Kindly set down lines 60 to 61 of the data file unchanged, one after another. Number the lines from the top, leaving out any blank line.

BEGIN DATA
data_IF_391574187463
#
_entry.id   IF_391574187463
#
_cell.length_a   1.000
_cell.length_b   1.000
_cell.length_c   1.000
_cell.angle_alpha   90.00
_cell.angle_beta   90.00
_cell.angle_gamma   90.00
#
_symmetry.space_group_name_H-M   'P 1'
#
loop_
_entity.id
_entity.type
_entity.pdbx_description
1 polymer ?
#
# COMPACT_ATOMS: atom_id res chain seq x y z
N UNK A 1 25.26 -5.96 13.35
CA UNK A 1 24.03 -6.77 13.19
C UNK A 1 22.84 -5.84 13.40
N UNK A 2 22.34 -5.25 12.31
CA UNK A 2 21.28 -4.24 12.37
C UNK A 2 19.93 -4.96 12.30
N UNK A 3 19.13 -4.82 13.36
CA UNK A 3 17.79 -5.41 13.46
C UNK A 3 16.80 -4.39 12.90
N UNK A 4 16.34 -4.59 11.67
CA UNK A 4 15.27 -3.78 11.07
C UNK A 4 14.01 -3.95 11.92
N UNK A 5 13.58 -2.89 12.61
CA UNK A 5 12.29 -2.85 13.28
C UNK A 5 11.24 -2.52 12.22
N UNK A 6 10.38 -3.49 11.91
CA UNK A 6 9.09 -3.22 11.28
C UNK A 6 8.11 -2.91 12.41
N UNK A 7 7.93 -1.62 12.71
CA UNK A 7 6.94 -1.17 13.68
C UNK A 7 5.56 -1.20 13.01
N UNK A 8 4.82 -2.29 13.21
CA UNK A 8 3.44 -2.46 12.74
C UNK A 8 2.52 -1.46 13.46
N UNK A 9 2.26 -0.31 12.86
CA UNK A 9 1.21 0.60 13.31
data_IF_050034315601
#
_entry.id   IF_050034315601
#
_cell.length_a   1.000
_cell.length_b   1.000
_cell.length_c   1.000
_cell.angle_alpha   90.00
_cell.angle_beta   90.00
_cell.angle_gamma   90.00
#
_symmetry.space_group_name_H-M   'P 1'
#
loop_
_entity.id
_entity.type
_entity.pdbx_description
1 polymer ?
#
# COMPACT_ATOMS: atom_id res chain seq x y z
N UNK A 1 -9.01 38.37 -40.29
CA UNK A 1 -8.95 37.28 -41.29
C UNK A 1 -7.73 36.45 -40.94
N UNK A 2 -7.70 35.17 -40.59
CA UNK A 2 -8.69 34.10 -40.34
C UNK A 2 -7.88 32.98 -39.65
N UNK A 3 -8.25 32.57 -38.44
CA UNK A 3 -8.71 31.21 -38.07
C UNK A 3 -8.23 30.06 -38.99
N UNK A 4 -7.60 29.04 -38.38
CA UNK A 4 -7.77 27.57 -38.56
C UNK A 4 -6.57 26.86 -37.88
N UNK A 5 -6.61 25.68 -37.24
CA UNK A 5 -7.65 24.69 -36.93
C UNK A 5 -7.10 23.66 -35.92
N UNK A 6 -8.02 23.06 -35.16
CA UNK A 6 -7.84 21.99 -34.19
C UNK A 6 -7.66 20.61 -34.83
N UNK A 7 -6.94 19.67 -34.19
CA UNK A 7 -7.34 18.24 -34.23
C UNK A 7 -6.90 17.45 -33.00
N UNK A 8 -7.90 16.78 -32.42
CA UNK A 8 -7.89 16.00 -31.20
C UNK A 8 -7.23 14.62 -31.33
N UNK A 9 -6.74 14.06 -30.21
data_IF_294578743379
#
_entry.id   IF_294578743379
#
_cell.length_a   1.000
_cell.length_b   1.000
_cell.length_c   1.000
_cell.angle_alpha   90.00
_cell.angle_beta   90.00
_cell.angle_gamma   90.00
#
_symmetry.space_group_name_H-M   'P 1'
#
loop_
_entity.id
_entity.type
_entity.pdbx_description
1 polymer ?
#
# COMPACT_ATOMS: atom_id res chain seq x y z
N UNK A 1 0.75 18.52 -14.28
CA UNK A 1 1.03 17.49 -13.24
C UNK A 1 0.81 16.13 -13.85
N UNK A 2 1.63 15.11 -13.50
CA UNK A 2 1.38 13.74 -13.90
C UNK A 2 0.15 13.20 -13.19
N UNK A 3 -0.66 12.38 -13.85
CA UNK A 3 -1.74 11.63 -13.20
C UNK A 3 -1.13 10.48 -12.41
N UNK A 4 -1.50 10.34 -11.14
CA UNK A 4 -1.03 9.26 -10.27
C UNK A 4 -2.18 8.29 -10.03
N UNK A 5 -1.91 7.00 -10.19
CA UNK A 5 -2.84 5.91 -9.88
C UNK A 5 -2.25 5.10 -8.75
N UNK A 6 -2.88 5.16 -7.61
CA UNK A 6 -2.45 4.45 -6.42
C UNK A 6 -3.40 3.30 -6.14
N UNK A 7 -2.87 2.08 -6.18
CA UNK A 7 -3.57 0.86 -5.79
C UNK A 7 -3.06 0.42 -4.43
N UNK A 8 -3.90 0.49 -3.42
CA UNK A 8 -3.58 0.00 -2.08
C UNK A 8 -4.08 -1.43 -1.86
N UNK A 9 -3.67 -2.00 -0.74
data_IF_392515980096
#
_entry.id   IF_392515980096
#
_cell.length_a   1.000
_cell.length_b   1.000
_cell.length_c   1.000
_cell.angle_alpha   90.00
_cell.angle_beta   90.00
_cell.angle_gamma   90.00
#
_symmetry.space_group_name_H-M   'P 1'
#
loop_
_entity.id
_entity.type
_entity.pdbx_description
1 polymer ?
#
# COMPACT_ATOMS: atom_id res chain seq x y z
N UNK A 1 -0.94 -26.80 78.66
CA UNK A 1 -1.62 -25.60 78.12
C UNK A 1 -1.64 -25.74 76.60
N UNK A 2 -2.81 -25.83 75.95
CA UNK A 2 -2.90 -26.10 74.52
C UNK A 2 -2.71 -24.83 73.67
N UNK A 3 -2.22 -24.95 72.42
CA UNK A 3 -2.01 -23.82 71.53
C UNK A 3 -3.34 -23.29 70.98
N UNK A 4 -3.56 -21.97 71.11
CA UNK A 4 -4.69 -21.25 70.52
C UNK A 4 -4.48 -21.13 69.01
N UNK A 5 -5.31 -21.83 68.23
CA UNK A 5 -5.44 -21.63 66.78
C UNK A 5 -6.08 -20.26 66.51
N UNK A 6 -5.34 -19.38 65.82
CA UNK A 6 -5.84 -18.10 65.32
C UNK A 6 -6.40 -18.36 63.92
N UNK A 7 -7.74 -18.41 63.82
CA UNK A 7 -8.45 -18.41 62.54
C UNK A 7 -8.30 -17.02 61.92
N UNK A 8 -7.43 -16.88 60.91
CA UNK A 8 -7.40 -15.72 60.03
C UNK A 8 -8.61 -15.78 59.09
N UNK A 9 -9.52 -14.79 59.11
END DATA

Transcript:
loop_
_entity.id